Yes, Trump has been equally culpable with his Twitter barrages of fake news. And yes, he cultivated rather than spurned support from one of those major corporate outlets: the reliably right-wing Fox News. But what matters most is that swaths of the American public — unable to decide who to believe, or maybe not caring — preferred to side with a self-styled maverick, Washington outsider, the supposed "underdog," against a class of self-satisfied, overpaid media professionals transparently prostituting themselves to the billionaire owners of the corporate media.

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Once voters had decided the system was rigged — and it is rigged, toward the maintenance of elite power — anyone decrying the system, whether honestly or duplicitously, was going to prove popular.

Endebted to donors

Trump's appeal was further bolstered by styling himself a self-made man, as his campaign riffed on the long-standing myths of the American Dream. The U.S. public was encouraged to see Trump as a rich man prepared to gamble part of his own fortune on a run for the presidency so he could bring his business acumen to USA Inc. That contrasted starkly with Democratic leaders like Clinton and Biden who gave every appearance of having abjectly sold their principles — and their souls — to the highest-bidding corporate "donors."

And again, that perception — at least in relation to Clinton and Biden — wasn't entirely wrong.

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How can Biden not end up trying to resurrect the Obama years that he was so very much part of during his two terms as vice president, and which led directly to Trump? That was why corporate donors backed his campaign. They desire the kind of neoliberal "normal" that leaves them free to continue making lots more money and ensures the wealth gap grows.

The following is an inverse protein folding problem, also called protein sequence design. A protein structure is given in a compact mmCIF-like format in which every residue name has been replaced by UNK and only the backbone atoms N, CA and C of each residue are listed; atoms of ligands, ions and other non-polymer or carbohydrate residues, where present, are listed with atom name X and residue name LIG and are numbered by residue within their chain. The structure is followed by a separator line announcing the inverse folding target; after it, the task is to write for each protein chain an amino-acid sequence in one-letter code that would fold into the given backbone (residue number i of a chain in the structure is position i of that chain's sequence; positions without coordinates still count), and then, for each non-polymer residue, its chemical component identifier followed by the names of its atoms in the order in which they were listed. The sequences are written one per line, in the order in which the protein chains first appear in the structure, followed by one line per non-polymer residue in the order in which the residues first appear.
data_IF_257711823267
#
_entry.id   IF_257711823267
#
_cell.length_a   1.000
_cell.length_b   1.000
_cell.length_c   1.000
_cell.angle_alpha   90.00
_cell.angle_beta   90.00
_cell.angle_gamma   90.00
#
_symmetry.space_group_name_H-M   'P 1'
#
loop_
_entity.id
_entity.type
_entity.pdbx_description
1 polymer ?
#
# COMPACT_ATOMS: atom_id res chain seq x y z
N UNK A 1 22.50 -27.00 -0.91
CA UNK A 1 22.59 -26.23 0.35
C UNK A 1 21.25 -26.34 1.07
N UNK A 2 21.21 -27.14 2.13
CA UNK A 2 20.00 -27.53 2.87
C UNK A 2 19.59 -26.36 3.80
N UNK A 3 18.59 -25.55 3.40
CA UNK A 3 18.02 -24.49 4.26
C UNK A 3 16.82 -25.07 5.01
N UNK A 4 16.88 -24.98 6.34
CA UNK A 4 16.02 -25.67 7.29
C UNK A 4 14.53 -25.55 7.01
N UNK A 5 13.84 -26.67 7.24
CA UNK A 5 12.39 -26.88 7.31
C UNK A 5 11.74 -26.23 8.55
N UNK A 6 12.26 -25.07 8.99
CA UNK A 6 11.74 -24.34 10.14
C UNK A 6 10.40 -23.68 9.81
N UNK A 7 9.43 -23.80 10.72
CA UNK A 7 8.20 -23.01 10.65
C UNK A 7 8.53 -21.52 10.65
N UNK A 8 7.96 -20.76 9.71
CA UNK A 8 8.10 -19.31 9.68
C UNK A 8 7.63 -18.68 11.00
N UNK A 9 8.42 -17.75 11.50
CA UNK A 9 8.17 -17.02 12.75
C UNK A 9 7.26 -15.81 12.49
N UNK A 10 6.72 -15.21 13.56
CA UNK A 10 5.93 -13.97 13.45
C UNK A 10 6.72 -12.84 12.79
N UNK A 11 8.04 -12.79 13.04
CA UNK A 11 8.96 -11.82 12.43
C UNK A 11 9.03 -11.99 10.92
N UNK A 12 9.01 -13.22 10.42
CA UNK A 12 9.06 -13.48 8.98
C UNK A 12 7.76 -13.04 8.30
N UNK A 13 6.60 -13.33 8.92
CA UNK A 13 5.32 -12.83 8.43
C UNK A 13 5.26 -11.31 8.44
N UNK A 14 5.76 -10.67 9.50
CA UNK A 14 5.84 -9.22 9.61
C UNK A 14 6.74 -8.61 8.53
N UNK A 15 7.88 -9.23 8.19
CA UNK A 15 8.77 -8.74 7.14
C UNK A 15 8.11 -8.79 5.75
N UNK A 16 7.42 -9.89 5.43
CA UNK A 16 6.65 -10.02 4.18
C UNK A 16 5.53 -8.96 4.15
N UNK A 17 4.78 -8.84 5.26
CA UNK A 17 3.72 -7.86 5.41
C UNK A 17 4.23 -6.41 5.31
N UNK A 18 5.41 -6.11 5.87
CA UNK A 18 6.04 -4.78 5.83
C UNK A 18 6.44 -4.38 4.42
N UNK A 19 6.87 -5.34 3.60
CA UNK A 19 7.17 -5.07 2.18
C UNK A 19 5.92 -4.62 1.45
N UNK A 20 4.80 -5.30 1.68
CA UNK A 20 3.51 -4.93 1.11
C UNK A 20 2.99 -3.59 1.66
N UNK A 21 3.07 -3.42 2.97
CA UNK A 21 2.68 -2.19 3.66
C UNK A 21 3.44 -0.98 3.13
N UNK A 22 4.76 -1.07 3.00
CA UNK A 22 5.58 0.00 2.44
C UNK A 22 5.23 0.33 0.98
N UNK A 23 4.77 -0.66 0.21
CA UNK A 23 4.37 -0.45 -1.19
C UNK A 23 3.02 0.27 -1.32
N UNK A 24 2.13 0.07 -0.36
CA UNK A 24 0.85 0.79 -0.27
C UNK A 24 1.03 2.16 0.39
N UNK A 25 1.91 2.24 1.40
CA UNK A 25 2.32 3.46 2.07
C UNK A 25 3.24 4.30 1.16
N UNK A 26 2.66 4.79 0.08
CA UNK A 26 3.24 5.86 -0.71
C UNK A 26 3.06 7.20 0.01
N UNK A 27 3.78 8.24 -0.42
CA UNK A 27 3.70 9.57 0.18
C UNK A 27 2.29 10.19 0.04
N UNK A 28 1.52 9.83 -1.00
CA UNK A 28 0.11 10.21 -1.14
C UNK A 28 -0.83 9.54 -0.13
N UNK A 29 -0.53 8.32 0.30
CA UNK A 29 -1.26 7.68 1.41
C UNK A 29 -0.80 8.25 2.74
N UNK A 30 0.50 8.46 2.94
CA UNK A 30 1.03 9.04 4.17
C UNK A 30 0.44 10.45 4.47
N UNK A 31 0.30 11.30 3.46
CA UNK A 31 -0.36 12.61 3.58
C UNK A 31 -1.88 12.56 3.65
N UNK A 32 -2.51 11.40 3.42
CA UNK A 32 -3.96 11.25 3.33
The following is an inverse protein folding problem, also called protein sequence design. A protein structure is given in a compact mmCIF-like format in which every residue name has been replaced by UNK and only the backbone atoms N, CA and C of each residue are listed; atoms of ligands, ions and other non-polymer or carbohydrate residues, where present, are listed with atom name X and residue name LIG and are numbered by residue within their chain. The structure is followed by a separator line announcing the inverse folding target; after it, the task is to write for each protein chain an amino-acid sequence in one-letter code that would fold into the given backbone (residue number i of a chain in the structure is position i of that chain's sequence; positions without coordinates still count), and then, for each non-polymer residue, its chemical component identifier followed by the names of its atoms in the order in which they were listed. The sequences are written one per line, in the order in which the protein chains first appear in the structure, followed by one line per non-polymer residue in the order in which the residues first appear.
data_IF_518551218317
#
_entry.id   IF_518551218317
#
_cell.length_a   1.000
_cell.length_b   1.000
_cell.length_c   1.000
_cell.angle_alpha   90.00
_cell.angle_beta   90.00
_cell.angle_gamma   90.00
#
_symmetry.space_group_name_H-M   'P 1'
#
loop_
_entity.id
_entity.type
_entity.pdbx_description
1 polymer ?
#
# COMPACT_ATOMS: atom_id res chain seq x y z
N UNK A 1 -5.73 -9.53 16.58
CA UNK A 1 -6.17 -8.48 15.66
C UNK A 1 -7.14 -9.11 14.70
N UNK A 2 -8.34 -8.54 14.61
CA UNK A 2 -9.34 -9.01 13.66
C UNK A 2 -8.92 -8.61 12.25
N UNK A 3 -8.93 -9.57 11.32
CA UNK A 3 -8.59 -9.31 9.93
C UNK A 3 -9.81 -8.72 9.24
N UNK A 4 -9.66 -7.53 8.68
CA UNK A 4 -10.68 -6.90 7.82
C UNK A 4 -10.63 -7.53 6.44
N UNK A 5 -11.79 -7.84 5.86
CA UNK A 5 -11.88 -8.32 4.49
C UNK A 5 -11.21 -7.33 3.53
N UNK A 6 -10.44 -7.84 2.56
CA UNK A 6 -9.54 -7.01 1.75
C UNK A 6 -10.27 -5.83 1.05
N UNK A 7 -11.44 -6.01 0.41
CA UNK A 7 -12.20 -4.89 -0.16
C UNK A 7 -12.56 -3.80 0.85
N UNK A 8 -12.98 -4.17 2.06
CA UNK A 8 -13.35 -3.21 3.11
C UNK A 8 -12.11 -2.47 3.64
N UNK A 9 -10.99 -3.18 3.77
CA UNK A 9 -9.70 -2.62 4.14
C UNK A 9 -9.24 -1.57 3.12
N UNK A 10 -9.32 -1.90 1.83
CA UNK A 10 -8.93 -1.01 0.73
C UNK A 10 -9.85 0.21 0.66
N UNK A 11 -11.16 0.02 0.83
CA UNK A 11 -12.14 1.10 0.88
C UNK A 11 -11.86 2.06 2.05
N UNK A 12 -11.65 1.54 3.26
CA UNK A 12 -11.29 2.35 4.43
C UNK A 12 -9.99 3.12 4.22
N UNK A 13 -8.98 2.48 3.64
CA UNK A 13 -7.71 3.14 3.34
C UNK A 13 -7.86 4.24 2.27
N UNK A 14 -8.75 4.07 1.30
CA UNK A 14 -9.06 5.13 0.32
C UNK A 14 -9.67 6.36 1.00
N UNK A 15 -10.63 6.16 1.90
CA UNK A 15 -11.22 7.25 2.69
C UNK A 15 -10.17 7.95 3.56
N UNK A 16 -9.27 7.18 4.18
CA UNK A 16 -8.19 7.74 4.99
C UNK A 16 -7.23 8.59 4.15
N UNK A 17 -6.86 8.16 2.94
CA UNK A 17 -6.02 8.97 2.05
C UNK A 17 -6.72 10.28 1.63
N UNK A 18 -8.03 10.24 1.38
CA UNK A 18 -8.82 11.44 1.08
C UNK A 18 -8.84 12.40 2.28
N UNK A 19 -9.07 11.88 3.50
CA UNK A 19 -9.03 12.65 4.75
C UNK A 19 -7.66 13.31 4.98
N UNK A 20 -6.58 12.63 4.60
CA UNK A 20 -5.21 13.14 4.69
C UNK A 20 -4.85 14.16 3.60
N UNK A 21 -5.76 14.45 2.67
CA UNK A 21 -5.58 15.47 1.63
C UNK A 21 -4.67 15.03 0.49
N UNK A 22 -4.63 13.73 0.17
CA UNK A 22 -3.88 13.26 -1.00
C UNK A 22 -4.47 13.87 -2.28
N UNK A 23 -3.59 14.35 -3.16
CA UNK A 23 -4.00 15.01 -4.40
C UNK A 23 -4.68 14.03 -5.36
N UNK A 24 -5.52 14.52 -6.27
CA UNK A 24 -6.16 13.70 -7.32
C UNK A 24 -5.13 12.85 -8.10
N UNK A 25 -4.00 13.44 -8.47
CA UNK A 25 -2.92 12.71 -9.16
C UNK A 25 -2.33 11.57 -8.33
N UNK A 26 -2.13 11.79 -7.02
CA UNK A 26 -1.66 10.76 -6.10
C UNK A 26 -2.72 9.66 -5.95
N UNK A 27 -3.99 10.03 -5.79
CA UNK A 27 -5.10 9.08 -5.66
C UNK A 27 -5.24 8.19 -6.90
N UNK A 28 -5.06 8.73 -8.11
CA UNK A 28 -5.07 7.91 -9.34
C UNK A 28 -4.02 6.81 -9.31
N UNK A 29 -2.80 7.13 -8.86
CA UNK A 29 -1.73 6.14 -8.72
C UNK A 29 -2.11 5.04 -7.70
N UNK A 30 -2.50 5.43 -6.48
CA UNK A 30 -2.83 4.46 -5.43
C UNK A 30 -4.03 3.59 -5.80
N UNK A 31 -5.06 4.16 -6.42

It is why they and the media worked so hard to pave Biden's path to the presidency, even doing their best to bury political stories embarrassing to the Biden campaign. Maintaining that "normal" is the very reason the modern Democratic Party exists.

Even if Biden wanted to radically overhaul the existing, corporate-bonded U.S. political system — and he doesn't — he would be incapable of doing so. He operates within institutional, structural constraints — donors, Congress, the media, the Supreme Court — all there to ensure his room for maneuver is tightly delimited.

Had his main rival for the Democratic nomination, Sen. Bernie Sanders, been allowed to run instead and won the presidency, it would have been much the same. The important difference is that the existence of a President Sanders would have risked exposing the fact that the "world's most powerful leader" is not really so powerful.